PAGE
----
The idea of a key role of a single structure, the amygdala, seems difficult to reconcile with the view that the neuropathology of autism involves impaired widespread connectivity throughout the brain. However, as revealed by a recent study by Gotts et al. (2012), disrupted connectivity in high-functioning adolescents with ASDs, relative to typically developing adolescents, is most pronounced between limbic-related brain areas involved in affective processing, particularly in the amygdala and the vMPFC. More importantly, it has been shown that early damage to medial temporal lobe structures, including the amygdala, has widespread repercussions on other neural systems, such as a delayed maturation of the dorsolateral prefrontal cortex (Bertolino et al., 1997) and a dysregulation of striatal dopaminergic neurotransmission (Saunders et al., 1998). This view suggests that early developmental dysfunction in the medial temporal lobe (amygdala, hippocampus, and parahippocampus) in ASDs may cause a breakdown in brain connectivity that are normally recruited during complex cognitive tasks and trigger abnormal development of the prefrontal cortex (Dawson et al., 2002).
The Relevance Detection Theory of the Amygdala
The amygdala is a structure of the mammalian limbic system, shaped by evolution to rapidly and automatically detect potentially threatening or dangerous environmental events, and for learning about contingencies that are likely to predict similar events in the future (Amaral and Price, 1984; Öhman and Mineka, 2001; LeDoux, 2005). In virtue of its primary adaptive function, threatening or dangerous events are detected automatically and rapidly through the physiological mechanism of emotional arousal (Lang et al., 1993; Critchley et al., 2002). Emotional arousal allows recruiting additional cognitive and attentional resource allocation (Anderson and Sobel, 2003), facilitating access to awareness (Vuilleumier and Schwartz, 2001) and enhancing encoding and memory through an automatic process mediated by the sub-cortical amygdalar–hippocampal route (Kensinger and Corkin, 2004). Other findings indicate that the amygdala is important in the implicit processing of emotional stimuli. The inducing of amygdala responses by pre-attentively processed faces expressing threat (Vuilleumier et al., 2003) and fearful or happy faces (Juruena et al., 2010) presented by backward masking is thought to reflect the functioning of a primitive pathway specifically devoted to the rapid unconscious processing of socio-emotional events encompassing explicit cognitive assessments (Sergent, 1994).
As posited by the “Relevance Detection Theory” (Sander et al., 2003), the human amygdala is a component of an extended neural cortico-limbic system involved in detecting stimuli by focusing attentional and physiological resources on cues that have special relevance for the safety or success of an organism within the broader context of its social life. As previously defined (Sander et al., 2003, p. 311), “An event is relevant for an organism if can significantly influence (positively or negatively) the attainment of his or her goals, the satisfaction of his or her needs, the maintenance of his or her well-being, and the well-being of his or her species. According to this view, fearful and angry faces represent relevant information because they potentially obstruct one’s goal and signal the presence of a danger for the organism and his or her con-specifics.”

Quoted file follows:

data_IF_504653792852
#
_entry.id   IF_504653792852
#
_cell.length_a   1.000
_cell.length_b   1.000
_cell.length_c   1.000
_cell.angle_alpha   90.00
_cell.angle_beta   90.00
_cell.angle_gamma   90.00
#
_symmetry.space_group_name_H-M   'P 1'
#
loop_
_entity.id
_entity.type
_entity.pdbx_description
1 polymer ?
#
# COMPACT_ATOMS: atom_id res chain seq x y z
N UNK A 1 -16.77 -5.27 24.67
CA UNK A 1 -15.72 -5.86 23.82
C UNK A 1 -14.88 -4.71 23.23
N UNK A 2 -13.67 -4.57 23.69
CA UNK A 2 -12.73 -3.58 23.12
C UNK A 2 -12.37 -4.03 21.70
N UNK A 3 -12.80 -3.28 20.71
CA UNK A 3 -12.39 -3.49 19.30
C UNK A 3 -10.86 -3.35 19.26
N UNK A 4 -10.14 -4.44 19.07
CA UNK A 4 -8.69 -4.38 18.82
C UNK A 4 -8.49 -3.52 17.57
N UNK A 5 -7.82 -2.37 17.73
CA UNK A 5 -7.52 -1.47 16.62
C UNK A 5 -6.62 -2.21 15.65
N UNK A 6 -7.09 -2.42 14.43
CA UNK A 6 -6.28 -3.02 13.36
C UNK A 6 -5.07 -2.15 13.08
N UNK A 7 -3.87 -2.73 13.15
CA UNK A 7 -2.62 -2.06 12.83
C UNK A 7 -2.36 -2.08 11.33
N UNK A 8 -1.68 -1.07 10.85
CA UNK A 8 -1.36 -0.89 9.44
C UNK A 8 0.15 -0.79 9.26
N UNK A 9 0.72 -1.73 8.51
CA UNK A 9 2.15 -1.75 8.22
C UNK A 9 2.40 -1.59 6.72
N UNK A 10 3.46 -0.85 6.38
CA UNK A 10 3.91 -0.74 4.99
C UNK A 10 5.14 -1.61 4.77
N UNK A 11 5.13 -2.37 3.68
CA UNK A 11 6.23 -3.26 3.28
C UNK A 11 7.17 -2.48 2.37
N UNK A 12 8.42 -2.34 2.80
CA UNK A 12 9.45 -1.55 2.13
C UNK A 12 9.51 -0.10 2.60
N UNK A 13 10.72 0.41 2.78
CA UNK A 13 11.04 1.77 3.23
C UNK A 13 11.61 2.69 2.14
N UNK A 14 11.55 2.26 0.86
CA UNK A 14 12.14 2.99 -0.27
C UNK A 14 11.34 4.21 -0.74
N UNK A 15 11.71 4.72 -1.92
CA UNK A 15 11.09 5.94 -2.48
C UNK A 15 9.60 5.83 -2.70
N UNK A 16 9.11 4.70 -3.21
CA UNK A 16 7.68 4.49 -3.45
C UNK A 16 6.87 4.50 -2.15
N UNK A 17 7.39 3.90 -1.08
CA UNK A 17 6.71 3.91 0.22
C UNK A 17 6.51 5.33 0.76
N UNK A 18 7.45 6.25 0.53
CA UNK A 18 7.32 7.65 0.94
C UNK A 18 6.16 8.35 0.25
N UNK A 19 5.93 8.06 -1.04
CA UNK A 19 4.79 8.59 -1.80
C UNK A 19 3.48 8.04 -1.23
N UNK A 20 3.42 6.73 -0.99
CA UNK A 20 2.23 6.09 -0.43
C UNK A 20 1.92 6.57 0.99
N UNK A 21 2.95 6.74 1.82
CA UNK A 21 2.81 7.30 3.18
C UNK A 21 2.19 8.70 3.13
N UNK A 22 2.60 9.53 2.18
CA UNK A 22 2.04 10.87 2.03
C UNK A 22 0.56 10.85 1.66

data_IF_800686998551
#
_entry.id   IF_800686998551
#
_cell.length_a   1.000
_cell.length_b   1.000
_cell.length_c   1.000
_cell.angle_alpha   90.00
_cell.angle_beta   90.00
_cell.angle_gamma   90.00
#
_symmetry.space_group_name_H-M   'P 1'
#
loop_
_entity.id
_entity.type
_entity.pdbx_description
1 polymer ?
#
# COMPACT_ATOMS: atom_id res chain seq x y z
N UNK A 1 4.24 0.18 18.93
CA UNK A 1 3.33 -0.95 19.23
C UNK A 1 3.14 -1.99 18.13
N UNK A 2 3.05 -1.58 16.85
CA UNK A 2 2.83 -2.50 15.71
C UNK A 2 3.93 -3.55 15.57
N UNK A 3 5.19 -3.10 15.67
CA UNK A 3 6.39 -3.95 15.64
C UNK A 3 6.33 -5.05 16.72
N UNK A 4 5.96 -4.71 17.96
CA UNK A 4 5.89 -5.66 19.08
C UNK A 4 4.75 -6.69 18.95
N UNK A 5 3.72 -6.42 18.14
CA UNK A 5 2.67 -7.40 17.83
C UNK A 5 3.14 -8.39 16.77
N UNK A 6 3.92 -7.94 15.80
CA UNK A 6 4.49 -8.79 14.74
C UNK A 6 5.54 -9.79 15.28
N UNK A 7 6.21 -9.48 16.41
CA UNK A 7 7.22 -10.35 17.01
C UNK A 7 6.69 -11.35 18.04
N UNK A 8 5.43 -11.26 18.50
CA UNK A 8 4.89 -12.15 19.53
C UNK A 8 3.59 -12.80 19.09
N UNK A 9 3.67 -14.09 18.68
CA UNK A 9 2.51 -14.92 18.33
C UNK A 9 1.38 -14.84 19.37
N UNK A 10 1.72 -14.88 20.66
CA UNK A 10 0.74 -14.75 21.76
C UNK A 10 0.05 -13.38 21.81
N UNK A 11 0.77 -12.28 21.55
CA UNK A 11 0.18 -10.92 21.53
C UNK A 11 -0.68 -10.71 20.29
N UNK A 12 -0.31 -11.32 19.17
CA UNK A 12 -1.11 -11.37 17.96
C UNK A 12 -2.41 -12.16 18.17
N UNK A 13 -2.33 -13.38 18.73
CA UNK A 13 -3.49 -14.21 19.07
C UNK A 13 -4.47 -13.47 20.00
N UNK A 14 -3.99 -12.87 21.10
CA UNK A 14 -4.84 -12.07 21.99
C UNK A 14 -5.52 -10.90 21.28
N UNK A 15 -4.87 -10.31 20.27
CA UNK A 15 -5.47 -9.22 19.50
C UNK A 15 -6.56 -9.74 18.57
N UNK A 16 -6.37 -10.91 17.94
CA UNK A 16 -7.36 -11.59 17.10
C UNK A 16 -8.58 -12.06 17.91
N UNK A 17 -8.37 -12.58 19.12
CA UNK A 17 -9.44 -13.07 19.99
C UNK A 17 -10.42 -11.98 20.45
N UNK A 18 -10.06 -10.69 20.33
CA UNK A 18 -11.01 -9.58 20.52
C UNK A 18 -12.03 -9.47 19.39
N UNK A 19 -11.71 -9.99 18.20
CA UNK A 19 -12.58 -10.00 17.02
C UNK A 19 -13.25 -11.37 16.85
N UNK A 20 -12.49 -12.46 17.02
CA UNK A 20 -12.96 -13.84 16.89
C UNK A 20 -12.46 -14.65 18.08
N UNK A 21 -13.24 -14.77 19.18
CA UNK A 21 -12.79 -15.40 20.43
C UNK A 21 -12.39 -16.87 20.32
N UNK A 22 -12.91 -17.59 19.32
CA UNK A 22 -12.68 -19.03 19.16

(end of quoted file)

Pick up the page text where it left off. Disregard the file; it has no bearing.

From a phylogenetic perspective, in the primitive mammalian brain, the amygdala is part of a modular system shaped by evolution to detect potentially threatening physical events and biological stimuli (e.g., spiders, snakes), and to prepare the organism for action by facilitating escape and avoidance (LeDoux, 1996). MacLean (1970) provided an evolutionary explanation of emotion and social intelligence. In particular, he proposed that emotions engage relatively primitive circuits that are conserved throughout mammalian evolution, along with the idea that structures in neocortex are specialized in cognitive and deliberative processing, such as action planning, decision making, and social cognition. Originally designed to signal potential threat and danger under ancestral conditions, the human amygdala has evolved, conjointly with the cortical structures, to serve to alert an organism toward a broader range of self-relevant information, including appetitive and aversive events coming from the internal milieu as well as from the physical and social environment to promote more adaptive behavior and flexible social exchanges. More crucially, it responds flexibly to stimuli whose relevance is contextually and cognitively modulated and is associated with various affective experiences (Cunningham et al., 2008).
Cross-species comparative studies have provided evidence of the co-evolution of the amygdaloid complex and the prefrontal areas in the neocortex (Barton and Aggleton, 2000) substantiating the view that this structure is a critical component of the integrative cortico-limbic network that constitutes an unitary evolved system for the detection of relevant events (Sander et al., 2003). The amygdala is involved in enhancing sensory processing and orienting visuo-spatial attentional resources toward salient features of the stimulus through both direct (amygdala–visual cortex) and indirect (amygdala–prefrontal cortex–visual cortex) connections, while the “quick-and-dirty” response relies on the activation of the arousal systems via the direct sub-cortical afferent route from all sensory modalities and the efferent connections with hypothalamic and brain-stem nuclei (LeDoux, 1995).